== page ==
Looking back, God was simply driving me to my knees. I was very prideful (the struggle is still there), and God was showing me that apart from Him, I could do nothing. I was such a success at academics that this blow of repeated, unrelenting, untreatable, constant failure blew my mind. I struggled with depression, fiercely. I would lay on my bed for hours just looking at the ceiling, trying desperately to not think. My brain is wired to seek to figure out puzzles, but this was an unsolvable puzzle, and it was destroying me. I eventually decided that Christianity was too hard, and I said "no more" to God. I was done with Christianity. However, after two to three days of this, God broke in and simply said "no." It was then that I knew that it was not an option for me to leave God, my Christian upbringing, and my faith in Christ. I can't say that light was immediately seen over the issue of fear; that came over time. God had to reshape a ton of my thinking. I'm thankful for that episode. I needed to be show that apart from Him, I could do nothing.

I hope that this may provide some help in understanding where I've been; it is a very incomplete picture. The timeline is skewed a bit due to my rambling, but with God as my witness it is the honest truth over where I've been. I hope that it may be helpful to others. God bless.
You're one of my favorite Posters, we sure do need you here...
 

Woody50

Well-known member
I appreciate the candor. In my case, I argued against Calvinism on the basis of God's love (Jn 3:16) and for man's free will. However, after I was radically shot down hard, I began to reevaluate my theology as a whole. It was nothing less that a total revision. I remember looking at my Bible (as debates were swirling in my head almost constantly) and thinking, "whatever that means." And I was dead serious. I was at a loss for understanding the Bible anymore. I spent probably two years in a state of uncertainty.

Finally, I decided (yes, a Calvinist can decide, lol) that enough was enough. It was time to get serious and really study. I debated both sides online in chat rooms and forums. I read at nearly every opportunity. I kept a notebook with me at all times, so that I could write down my thoughts. After around 3 years of this, I was firmly on the Calvinist side of the picture. However, I still had reservations, and I still have reservations about limited atonement. I firmly believe in a substitutionary atonement. If fully understand the double jeopardy argument, and I feel the force of it. I also have read Calvinists dealing with universality in terms of all types, rather than all without exception. I still struggle.

After those three years, I began further and more intensive study. I wrote multiple papers dealing with human willing. One paper was over Augustine and Pelagius. One paper was over Luther and Erasmus. One paper was over Johnathan Edwards' book "Freedom of the Will". Another paper was over a contemporary understanding of the will. I wrote an informal paper because my dad would voice an objection, "but they never had a choice!" The subject of the human will and choice has been either front-and-center or on the peripheral for over 15 years now. I think that Jonathan Edwards was the most brutal onslaught the idea of libertarian freedom ever received. The Yale edition of JE's book called Edwards' work a superdreadnaught against the Arminian view of the will. I'm inclined to agree. In particular, I strongly believe that he proved his point. Libertarian freedom is simply not even thinkable. You are completely forced to jettison logic and scripture to hold to such a figment of the imagination.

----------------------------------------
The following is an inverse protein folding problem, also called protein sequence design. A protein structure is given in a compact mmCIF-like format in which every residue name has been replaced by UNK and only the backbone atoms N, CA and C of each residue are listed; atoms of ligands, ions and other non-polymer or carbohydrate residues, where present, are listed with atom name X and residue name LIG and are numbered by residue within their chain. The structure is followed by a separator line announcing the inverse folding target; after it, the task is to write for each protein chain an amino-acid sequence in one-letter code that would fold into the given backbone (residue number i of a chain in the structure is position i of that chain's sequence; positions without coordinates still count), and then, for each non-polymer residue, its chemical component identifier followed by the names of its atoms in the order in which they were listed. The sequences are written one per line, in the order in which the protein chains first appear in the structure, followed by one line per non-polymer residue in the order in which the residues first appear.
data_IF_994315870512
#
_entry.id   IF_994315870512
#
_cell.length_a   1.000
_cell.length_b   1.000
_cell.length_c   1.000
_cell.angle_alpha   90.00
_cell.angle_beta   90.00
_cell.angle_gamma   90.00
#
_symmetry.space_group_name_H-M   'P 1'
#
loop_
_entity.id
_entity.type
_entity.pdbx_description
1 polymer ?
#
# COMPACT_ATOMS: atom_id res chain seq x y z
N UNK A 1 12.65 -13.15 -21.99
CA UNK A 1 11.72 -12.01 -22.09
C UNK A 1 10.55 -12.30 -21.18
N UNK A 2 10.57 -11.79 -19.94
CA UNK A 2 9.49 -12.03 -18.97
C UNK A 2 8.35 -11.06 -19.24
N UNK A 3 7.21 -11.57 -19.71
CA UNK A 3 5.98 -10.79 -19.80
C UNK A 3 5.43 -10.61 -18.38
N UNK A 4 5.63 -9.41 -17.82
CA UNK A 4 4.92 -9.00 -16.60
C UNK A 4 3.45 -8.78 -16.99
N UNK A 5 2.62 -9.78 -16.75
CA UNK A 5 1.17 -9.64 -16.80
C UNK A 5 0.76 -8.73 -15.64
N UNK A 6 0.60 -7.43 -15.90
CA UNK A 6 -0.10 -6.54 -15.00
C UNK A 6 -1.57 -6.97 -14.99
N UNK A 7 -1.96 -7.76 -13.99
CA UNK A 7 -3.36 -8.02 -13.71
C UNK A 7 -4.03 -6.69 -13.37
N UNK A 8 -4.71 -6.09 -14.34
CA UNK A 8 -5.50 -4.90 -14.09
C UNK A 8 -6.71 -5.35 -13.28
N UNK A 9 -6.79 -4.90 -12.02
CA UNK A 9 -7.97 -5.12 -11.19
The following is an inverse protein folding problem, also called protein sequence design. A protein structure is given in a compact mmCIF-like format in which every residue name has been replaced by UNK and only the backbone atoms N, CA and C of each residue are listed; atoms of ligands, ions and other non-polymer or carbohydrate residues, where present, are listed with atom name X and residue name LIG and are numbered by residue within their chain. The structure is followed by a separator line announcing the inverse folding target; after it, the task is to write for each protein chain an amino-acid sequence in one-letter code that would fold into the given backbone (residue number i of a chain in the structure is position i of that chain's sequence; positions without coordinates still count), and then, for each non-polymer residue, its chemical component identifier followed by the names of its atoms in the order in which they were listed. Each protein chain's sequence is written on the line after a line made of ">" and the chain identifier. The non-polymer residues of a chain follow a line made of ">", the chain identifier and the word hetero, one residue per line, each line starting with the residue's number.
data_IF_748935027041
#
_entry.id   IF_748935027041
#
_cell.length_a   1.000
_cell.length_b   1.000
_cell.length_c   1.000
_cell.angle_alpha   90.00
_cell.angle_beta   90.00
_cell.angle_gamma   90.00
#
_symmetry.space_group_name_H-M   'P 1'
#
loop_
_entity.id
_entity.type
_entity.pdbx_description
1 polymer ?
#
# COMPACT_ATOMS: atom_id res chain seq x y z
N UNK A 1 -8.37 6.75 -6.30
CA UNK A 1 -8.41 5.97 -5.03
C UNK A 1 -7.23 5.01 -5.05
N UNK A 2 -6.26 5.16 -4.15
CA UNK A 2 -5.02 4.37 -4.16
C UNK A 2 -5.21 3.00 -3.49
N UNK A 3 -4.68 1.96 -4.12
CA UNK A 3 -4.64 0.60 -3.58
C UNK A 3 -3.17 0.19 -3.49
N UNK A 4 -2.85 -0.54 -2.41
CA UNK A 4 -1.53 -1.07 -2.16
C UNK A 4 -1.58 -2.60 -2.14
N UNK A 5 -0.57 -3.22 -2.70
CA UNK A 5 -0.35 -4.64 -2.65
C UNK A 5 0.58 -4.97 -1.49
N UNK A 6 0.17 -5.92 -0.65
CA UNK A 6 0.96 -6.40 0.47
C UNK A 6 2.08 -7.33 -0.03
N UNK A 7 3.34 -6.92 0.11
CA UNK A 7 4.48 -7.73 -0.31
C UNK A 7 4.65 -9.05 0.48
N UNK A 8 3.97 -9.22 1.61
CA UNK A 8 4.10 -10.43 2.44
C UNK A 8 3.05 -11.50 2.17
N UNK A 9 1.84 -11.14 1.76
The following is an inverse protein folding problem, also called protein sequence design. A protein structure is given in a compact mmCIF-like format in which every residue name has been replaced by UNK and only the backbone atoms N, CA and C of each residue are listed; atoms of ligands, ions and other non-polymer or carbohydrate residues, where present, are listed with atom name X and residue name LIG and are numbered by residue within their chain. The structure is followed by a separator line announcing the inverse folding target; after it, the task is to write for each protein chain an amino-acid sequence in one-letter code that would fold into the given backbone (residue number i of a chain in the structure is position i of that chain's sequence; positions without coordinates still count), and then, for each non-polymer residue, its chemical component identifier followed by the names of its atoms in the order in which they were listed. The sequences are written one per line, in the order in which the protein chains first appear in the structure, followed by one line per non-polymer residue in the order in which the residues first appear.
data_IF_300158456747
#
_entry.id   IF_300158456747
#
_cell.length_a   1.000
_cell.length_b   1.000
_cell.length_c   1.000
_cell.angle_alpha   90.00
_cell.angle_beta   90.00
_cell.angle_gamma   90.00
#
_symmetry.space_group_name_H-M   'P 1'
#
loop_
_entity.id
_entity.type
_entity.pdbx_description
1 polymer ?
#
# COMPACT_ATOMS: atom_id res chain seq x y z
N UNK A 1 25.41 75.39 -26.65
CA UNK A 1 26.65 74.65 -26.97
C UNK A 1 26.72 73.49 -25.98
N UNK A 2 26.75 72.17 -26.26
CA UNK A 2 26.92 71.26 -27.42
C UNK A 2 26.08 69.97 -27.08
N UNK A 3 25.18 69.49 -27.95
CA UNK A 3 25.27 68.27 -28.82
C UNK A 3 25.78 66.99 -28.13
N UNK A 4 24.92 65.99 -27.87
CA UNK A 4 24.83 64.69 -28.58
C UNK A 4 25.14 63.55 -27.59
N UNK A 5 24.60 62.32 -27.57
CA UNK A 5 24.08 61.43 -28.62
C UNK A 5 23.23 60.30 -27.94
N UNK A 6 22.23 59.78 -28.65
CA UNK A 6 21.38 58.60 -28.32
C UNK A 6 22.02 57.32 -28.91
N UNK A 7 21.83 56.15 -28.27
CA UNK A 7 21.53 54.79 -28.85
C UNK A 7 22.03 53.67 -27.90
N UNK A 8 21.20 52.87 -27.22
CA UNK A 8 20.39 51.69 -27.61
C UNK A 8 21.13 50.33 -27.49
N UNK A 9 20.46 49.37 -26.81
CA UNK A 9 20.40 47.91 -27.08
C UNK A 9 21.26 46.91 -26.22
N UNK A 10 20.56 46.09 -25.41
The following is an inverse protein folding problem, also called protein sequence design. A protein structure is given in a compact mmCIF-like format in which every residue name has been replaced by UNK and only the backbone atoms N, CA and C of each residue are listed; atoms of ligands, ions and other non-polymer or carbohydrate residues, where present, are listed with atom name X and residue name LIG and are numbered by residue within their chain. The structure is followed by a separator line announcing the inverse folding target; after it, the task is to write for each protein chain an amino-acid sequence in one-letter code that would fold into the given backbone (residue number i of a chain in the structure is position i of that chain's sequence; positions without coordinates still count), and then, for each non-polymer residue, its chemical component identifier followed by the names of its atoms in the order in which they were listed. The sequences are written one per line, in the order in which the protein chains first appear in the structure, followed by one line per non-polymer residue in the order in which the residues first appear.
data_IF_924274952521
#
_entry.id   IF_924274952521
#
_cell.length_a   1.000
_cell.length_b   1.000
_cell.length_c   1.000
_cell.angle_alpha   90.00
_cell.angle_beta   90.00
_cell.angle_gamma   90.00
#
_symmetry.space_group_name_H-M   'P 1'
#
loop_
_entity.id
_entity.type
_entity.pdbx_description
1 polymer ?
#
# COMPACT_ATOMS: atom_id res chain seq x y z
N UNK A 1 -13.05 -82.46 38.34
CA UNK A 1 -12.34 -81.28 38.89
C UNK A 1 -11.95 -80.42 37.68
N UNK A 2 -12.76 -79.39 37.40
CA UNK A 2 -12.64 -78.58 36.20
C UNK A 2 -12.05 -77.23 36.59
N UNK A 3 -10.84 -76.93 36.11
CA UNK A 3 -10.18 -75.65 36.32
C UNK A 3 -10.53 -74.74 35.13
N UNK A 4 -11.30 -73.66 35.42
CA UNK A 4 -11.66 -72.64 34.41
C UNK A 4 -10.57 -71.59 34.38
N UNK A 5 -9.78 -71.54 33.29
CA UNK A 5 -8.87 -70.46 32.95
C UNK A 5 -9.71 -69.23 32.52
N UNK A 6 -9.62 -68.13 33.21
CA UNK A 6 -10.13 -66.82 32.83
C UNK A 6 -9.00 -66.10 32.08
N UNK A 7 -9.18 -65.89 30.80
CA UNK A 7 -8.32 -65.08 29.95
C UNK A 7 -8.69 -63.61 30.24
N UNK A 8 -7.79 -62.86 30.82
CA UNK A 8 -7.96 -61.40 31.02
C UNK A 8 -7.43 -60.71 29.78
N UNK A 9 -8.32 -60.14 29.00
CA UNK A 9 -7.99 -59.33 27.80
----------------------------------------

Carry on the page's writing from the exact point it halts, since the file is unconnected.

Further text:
One of my teachers wrote his doctoral dissertation over Genesis 1-11, and he focused upon the use of literary devices in the communication of authorial intent. He made us do a wayyiktol analysis of all 11 chapters, and then we worked verse by verse through the Hebrew through the chapters. The point here comes from the exegesis of chapters 1-3 as they lead to the conclusion that autonomous fallen thought is abnormal and the foundation for the idea of libertarian freedom. The greatest sadness is that people take a fallen assumption and back-read it into the formation of the man and woman in the image of God, and thusly they fabricate a false human identity and then attach a fake metanarrative to give it historical credibility. They normalize sin itself in the creation of the false idol of libertarian freedom and then attack every major Bible doctrine on the basis of this fiction. It is truly tragic.

My "a-ha" moment (if it there ever was one) was during the study of Greek word used for "draw". I simply couldn't come to the conclusion that the word could ever be used as "woo." I had the advantage of knowing Greek and the ability to use BDAG, and after context considerations, even when used metaphorically, it still could not be understood as wooing. Further, I could not accept the idea of the will that forces the word to mean "woo," so it was a light bulb moment for me.

Practically, in my teen years, I faced a coming to terms moment with Christianity. I knew my Bible; I memorized it (whole books and many chapters). I was preached to very often, and I was attentive. I knew what was required of me. However, I encountered an obstacle that countered my ability to perform what was required of me. I encountered the problem of fear. It was paralyzing. I remember thinking that a just man falls seven times and rises up again, and I confessed my sin and determined to tackle the issue anew. Again, I would fail; it was a no-contest situation. I wasn't even close to getting past. Without fail, I failed over and over and over and over and over and over . . . . .